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Life in Liberty: A life of serving others
Daisy Jones devotes her professional and volunteer time to serving the community in a number of ways
Daisy Provided Photo
Daisy Jones continually spreads her passion of volunteering to everyone she meets, and predicts her future will always involve nonprofits. - photo by Photo provided.

In 2014, Gov. Nathan Deal signed into law a reform for the criminal justice system. This sparked a host of meetings to discuss realigning local programs, such as the Liberty County Re-entry Coalition, with the state’s reform.

One person who voluntarily attended these meetings out of interest was Daisy Jones, the former Hinesville Home Prevention Program coordinator. Many of her homeless clients were stuck in the cycle of incarceration, being released from prison only to be incarcerated again.

After showing her interest and passion for those in need, Jones was asked to lead in the development of a re-entry committee for Liberty County. As chairwoman, she aims to fulfill the coalition’s mission of reintegrating released prisoners into society by decreasing recidivism and helping them become productive citizens.

“I never thought I would be where I am today, but I have a passion for nonprofits and I wouldn’t choose to be anywhere else,” she said.

Originally from Florida, Jones graduated from Florida A&M University and enlisted in the Army as an officer. In 2004, she retired as a lieutenant colonel at Fort Stewart and decided to call Liberty County home.

She continued working as an executive administrator for Mount Zion Missionary Baptist Church under Bishop M.L. Jackson. With more time on her hands, Jones began volunteering outside of church, where she fell in love with nonprofit organizations.

“I enjoyed working at my church, but I wanted to do more and to be available to help people,” she said.

When the city of Hinesville announced that it as looking for a Homeless Prevention Program coordinator, Jones knew it was the job for her. After the application process, interviewees were required to take an exam. Out of 60 other applicants, she scored in the top 10 percent and was hired.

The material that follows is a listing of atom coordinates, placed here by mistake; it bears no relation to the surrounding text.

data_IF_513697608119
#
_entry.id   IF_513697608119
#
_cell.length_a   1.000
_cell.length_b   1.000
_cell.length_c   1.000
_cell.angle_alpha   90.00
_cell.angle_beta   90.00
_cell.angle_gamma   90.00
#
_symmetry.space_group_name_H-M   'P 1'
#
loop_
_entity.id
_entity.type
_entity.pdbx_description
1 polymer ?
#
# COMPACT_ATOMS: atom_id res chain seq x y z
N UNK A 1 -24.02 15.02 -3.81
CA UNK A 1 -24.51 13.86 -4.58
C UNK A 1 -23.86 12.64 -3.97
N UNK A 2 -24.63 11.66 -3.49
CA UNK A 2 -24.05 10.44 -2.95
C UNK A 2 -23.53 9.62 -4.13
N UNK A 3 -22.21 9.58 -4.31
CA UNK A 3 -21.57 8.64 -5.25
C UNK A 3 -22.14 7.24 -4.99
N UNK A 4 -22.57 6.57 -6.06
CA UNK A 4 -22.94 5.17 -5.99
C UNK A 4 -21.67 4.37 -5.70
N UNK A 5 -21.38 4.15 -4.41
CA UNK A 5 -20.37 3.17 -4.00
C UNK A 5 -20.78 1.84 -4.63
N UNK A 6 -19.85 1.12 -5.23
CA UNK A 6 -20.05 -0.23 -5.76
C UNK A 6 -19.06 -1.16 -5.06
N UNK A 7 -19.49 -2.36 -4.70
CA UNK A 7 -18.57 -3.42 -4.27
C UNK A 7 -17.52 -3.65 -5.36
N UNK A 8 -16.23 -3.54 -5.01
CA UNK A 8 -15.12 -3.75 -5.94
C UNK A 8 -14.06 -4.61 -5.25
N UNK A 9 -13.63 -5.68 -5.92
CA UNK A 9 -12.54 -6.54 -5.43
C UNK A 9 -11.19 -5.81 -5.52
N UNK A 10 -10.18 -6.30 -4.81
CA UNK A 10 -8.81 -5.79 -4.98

During the five years she worked for the city, Jones went through a transformation. She returned to school to receive a master’s degree in management and leadership from Webster University, and used these skills to manage the several homeless cases that were handed to her.

She spent most of her time helping, caring and making decisions for other people. If the program ran out of certain resources, instead of turning down people, she called other organizations to ask for help and donations.

“I had to learn empathy and the power of kindness,” Jones said. “I would do and give anything I can if asked, regardless if I had it. Even a smile is valuable to someone when they are struggling.”

Now, Jones works at Winn Army Community Hospital as the Child Family Behavioral Health Clinic coordinator. In this position, she works with several community organizations to provide resources for patients.

Outside of her salaried position, Jones fulfills the role of Liberty County Re-entry Coalition chairwoman. At the beginning of her involvement, the coalition met monthly at several locations and completed assignments that did not require a central office.

For the last two months, the coalition has had an office in downtown Hinesville, near other government buildings. Several local organizations donated furniture, computers and office supplies, which made it possible to provide several services in areas such as counseling, housing and employment.

Anyone who has been incarcerated may contact the Re-entry Coalition for help reintegrating into and rebuilding their lives. Those who want to help the organization may volunteer their time or donate in any form.

Spare time is not in abundant supply for Jones, as she also is chairwoman of another nonprofit organization, Community of Inspired Women. CIW’s mission is to get women from where they are to where they want to be. Organization members aim to inspire and be inspired using programming, events and a network of women committed to change.

“The merging of women is powerful,” she said. “What we can do as women in the community is to reinforce self-sufficiency and to inspire change. We can do all kinds of things, but inspiration will stick on the inside.”

Whether it is through the Re-entry Coalition or CIW, Jones continues to spread her passion of volunteering to everyone she meets. She predicts her future will always involve nonprofits.

For more information on the Liberty County Re-entry Coalition, go to  or call 912-877-5293. For more on the Community of Inspired Women, go to

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